Sunday, 8 November 2009
Brains powered by light
In the 1990s Peter Hegemann, a German biologist, discovered that green algae commonly found in ponds respond to light by wagging their tail, an interesting phenomenon given that they do not have eyes. When light photons hit the protein coils packed in the algae's cell membrane, a chemical reaction created a tiny gap, causing an ionic current to be produced and the algae's tail to wag. The protein that allowed this reaction is channelrhodopsin-2.
Some years later, American researchers started to wonder whether a similar mechanism could be used to control brain cells if certain neurons were made to behave somewhat like algae. By genetic engineering these scientists were able to do just this: not to make brain cells move but, using channelrhodopsin, to turn them on or off simply with light. The field of optogenetics was born.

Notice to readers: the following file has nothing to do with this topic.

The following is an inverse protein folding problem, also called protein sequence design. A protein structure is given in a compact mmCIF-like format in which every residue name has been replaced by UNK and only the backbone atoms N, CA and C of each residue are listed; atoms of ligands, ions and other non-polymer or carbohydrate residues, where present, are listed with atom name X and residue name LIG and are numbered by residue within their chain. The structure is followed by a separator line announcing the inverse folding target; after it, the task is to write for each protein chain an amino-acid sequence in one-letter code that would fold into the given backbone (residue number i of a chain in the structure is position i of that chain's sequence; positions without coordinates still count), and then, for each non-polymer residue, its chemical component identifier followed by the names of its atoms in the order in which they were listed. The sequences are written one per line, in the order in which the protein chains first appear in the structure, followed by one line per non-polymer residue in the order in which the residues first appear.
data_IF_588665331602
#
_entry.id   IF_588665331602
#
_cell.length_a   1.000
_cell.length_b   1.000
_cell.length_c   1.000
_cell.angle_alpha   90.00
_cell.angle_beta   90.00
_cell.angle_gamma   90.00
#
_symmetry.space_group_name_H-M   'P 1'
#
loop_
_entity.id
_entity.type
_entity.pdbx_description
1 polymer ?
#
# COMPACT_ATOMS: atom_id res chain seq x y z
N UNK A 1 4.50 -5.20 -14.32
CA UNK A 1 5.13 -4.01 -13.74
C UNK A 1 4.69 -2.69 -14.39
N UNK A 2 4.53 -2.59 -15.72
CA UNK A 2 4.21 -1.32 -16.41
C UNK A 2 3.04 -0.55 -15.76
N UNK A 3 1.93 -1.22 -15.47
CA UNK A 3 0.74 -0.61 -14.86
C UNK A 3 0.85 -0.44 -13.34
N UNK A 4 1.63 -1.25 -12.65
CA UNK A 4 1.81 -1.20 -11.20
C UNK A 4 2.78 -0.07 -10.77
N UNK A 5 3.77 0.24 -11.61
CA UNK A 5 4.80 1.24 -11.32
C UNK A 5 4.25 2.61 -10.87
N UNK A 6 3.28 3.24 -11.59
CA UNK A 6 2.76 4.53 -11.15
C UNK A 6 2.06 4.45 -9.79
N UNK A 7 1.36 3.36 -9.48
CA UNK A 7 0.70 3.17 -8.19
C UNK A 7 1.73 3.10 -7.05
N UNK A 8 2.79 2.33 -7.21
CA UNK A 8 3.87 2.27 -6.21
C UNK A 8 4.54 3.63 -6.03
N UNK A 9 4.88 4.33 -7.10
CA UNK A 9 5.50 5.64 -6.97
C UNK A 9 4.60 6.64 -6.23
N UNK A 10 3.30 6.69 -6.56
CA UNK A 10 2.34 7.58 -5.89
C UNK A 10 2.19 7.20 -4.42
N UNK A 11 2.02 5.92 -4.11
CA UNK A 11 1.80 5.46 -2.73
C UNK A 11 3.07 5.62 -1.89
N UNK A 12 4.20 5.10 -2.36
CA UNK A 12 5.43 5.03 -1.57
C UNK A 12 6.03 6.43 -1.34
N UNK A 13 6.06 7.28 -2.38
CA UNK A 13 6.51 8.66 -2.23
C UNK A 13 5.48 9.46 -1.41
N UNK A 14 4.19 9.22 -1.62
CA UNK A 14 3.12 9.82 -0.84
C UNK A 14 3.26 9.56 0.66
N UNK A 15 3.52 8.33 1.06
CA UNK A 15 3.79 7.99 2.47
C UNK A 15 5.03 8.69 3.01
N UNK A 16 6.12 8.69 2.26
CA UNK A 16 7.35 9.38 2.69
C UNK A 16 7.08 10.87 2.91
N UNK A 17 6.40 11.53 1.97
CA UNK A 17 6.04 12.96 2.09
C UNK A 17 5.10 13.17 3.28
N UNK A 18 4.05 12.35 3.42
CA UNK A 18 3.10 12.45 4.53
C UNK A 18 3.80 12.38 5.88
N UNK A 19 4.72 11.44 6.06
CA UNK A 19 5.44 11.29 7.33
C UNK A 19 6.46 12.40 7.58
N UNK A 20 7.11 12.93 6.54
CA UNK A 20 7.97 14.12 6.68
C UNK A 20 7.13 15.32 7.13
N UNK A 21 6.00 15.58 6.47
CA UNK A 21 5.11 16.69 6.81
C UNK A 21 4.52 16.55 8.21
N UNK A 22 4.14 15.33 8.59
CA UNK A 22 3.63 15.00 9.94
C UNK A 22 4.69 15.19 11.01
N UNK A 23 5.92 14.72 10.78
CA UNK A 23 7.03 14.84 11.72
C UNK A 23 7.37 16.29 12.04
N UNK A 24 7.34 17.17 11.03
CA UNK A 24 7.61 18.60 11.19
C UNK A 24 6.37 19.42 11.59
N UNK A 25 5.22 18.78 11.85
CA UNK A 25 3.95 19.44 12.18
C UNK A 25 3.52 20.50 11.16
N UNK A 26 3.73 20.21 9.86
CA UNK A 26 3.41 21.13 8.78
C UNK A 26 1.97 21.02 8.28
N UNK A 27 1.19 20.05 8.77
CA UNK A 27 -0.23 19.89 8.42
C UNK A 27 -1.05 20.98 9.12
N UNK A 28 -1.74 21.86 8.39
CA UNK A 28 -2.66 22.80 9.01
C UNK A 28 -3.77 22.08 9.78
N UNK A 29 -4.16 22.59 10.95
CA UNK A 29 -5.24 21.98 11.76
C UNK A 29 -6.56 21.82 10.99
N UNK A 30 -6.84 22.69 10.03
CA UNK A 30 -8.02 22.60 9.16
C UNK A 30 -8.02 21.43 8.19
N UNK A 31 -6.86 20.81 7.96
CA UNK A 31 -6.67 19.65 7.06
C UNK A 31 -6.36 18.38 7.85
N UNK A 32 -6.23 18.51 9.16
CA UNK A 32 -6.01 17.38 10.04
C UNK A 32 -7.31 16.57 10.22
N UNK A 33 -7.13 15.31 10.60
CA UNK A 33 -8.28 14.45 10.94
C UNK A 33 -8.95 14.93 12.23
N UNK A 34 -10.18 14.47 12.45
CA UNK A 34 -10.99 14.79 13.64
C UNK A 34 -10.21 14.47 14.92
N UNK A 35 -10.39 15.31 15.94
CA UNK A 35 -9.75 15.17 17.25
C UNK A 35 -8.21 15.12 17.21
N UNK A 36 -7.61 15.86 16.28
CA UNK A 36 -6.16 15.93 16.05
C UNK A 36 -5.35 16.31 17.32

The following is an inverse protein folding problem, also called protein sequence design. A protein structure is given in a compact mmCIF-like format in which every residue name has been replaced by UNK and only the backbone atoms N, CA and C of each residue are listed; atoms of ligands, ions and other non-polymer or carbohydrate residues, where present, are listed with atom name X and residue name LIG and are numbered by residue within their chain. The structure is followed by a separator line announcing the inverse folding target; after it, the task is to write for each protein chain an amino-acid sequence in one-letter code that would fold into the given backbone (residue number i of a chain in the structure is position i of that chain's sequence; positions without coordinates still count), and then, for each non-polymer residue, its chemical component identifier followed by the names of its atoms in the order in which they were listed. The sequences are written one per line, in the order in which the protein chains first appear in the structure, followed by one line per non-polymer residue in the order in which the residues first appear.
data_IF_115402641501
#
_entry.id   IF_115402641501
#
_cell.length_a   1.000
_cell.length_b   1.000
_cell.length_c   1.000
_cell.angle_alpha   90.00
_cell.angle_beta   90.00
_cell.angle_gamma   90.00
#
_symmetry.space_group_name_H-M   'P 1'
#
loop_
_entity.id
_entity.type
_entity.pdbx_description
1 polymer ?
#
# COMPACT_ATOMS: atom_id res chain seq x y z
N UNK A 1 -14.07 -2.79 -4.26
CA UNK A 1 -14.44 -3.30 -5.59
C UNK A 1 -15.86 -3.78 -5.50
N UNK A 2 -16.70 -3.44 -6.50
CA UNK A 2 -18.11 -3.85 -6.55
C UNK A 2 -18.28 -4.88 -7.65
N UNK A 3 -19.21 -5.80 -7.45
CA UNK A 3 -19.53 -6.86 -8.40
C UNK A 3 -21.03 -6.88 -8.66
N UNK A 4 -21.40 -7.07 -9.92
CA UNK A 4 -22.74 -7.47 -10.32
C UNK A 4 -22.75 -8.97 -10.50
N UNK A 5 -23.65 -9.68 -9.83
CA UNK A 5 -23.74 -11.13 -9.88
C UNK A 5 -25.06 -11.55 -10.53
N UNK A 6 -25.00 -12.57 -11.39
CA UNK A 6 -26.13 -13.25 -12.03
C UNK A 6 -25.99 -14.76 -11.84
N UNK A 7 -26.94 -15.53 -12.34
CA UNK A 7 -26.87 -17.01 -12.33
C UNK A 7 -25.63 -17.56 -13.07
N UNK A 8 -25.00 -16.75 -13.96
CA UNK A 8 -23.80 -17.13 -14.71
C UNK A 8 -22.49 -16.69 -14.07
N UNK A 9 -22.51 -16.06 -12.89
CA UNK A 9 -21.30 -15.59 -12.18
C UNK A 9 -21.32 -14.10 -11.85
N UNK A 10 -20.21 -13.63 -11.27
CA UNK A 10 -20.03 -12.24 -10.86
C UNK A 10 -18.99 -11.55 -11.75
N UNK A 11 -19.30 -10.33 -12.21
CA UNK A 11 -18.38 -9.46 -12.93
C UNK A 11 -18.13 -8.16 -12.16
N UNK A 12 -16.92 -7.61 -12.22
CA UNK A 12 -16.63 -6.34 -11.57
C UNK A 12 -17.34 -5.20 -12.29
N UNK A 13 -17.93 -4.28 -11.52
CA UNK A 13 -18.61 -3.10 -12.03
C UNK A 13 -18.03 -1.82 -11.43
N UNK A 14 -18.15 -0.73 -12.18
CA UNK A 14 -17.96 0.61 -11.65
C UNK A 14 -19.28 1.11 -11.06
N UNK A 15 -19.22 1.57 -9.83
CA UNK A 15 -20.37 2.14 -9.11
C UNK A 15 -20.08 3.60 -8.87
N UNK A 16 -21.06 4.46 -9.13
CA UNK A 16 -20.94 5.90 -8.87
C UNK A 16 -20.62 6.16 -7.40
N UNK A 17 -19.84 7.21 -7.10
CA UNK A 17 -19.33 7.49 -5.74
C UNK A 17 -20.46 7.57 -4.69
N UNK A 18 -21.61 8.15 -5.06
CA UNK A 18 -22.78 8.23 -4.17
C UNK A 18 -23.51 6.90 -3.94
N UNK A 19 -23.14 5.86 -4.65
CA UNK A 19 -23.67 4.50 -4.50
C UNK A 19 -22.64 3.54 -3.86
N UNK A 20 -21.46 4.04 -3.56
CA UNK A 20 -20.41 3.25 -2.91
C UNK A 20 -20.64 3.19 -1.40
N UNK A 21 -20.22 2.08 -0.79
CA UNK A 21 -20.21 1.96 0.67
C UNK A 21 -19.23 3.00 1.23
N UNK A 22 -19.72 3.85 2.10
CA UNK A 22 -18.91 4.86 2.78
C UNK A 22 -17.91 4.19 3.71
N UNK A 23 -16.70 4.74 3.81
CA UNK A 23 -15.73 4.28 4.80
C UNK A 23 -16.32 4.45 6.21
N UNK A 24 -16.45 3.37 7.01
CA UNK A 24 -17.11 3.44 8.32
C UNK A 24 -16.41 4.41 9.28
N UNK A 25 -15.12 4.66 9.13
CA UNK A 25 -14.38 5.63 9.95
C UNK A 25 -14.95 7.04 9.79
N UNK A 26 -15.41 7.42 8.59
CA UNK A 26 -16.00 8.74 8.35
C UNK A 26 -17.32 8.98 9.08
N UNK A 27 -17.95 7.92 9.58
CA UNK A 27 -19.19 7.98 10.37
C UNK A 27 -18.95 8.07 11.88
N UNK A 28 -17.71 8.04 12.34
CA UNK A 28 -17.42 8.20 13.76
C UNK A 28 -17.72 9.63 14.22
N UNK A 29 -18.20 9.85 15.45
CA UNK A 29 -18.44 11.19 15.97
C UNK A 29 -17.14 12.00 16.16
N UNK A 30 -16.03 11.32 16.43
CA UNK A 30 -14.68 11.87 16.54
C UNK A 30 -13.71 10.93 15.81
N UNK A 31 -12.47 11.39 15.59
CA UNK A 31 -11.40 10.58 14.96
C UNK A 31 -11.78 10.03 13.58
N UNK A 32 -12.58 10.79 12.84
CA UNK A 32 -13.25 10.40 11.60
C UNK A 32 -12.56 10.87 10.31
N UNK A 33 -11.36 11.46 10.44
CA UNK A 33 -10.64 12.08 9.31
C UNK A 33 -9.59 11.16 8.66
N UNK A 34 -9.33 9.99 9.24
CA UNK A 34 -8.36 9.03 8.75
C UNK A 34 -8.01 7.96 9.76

What is so beautiful about this technique is that, by harnessing the cunning of viruses, it is possible to make the channelrhodopsin-encoding gene only be expressed in particular targeted neurons. And so far the results have been startling. Flies have been made to jump, mice made to walk in a certain direction, and both to remember events that never happened, all through the power of light. Optogenetics could therefore open the door to precise therapeutics in diseases such as Parkinson's disease and schizophrenia where presently only drugs or surgery can help, neural sledgehammers compared to the surgical scalpel enabled by light-controlled tools.
If its promise holds up, a bulb over someone’s head may someday be seen in a completely new light.